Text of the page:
environment / Though still somewhat lesser known among gardeners and composters, effective microorganisms (EM) are used at institutions like the Honolulu Zoo to compost animal poop and manage the odor. That’s often the hook for EMs–controlling animal smells. Jonathan Yee, owner of Bokashi Center, read about EM-1–a patented cocktail of beneficial microbes–and tried it. “We had healthier ducks, the mortality rate was very low…and the smell was reduced.”
EMs can be fed to animals in small doses–it’s purportedly healthy in the same way yogurt’s active cultures are good for humans–and sprinkled over their feces to control odors.
Aside from odor management, EMs are also promoted for healthy gardens. “It helps ward off disease and help the plant better absorb nutrients from the soil,” Yee says. He makes a dry and more economical form of EM-1, called bokashi, by fermenting wheat mill run (the by-product of grinding flour), molasses and water and inoculating the mixture with EM-1. Applying bokashi to a garden in addition to compost is supposed to keep a vibrant microbial ecosystem in the soil.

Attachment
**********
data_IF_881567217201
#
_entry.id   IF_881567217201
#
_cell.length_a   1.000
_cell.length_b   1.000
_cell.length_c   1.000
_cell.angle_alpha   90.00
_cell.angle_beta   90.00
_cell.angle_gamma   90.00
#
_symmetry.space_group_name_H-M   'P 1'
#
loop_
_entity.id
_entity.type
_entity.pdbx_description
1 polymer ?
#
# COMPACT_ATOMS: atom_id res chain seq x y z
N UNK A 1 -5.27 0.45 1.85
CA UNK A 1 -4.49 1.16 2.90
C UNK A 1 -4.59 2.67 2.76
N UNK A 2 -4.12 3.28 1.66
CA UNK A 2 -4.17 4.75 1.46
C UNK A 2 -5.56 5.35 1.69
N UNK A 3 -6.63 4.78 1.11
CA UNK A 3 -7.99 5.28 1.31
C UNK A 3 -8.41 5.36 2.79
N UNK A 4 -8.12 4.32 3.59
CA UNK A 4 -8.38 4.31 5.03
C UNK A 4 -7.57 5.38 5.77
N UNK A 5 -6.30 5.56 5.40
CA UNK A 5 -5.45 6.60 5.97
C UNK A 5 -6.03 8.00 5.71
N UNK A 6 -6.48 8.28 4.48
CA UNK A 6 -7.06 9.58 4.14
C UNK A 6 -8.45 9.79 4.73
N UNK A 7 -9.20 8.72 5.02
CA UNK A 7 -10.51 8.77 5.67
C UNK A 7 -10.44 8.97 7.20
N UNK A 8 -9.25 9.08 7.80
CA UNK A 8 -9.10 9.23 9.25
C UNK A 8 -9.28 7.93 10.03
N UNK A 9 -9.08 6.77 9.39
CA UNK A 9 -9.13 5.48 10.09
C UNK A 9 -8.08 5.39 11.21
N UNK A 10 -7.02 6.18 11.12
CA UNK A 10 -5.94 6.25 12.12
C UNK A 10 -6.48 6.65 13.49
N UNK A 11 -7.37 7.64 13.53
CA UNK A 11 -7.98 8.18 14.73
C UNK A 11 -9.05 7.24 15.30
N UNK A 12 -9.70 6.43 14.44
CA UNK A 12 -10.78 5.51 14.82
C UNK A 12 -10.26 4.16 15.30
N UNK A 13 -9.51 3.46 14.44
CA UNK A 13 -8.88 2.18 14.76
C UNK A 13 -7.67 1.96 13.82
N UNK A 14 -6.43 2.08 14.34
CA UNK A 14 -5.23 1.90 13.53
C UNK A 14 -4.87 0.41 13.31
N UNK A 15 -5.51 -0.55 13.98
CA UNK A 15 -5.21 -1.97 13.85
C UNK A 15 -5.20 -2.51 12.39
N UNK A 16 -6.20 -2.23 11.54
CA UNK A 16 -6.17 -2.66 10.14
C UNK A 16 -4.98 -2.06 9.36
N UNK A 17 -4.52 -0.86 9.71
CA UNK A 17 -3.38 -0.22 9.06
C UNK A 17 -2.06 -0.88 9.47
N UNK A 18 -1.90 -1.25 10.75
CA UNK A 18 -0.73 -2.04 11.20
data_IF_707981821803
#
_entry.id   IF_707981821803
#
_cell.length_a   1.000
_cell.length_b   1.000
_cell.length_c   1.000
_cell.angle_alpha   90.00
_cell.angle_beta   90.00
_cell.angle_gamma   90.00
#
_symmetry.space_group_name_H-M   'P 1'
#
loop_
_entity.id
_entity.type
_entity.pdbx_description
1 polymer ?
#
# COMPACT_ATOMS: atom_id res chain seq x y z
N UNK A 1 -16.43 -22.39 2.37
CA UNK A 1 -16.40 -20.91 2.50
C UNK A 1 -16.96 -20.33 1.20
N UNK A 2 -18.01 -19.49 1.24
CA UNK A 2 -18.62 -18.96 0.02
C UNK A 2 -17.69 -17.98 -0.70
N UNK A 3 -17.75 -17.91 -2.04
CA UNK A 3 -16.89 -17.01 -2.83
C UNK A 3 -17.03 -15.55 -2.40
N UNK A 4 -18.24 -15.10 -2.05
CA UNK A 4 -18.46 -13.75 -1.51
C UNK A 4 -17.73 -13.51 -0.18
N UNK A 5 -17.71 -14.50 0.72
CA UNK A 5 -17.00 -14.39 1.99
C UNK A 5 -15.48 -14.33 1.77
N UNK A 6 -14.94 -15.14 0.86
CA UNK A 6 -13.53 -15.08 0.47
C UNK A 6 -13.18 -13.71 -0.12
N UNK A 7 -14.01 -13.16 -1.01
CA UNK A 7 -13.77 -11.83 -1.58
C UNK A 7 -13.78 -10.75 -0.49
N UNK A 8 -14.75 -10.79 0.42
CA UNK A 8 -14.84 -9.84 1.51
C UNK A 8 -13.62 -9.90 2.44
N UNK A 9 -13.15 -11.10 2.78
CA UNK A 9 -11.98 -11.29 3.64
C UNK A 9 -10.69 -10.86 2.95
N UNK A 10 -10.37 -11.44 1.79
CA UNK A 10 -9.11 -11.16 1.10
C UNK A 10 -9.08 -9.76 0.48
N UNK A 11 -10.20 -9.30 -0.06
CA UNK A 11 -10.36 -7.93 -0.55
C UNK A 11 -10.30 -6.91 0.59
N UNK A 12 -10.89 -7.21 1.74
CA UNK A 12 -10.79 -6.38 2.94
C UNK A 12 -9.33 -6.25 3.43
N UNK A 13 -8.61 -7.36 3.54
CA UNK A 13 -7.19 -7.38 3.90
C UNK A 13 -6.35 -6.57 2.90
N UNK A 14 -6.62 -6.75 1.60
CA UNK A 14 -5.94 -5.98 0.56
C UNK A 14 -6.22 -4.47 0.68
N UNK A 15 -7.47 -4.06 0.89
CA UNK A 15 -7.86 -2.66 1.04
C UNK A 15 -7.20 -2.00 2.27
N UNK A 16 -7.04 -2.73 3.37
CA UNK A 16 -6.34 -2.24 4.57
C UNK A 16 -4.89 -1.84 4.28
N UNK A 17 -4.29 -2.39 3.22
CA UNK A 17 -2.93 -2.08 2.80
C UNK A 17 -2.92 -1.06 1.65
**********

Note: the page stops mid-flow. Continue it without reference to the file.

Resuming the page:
Bokashi is also useful for composting, especially for food waste. Sprinkled over kitchen scraps, it helps them break down faster, and instead of the rotten smell that can emanate from food scraps, the smell is more ‘fermenty’–like old wine or (really old) kimchee. After a few weeks, the compost is ready to be buried in your garden.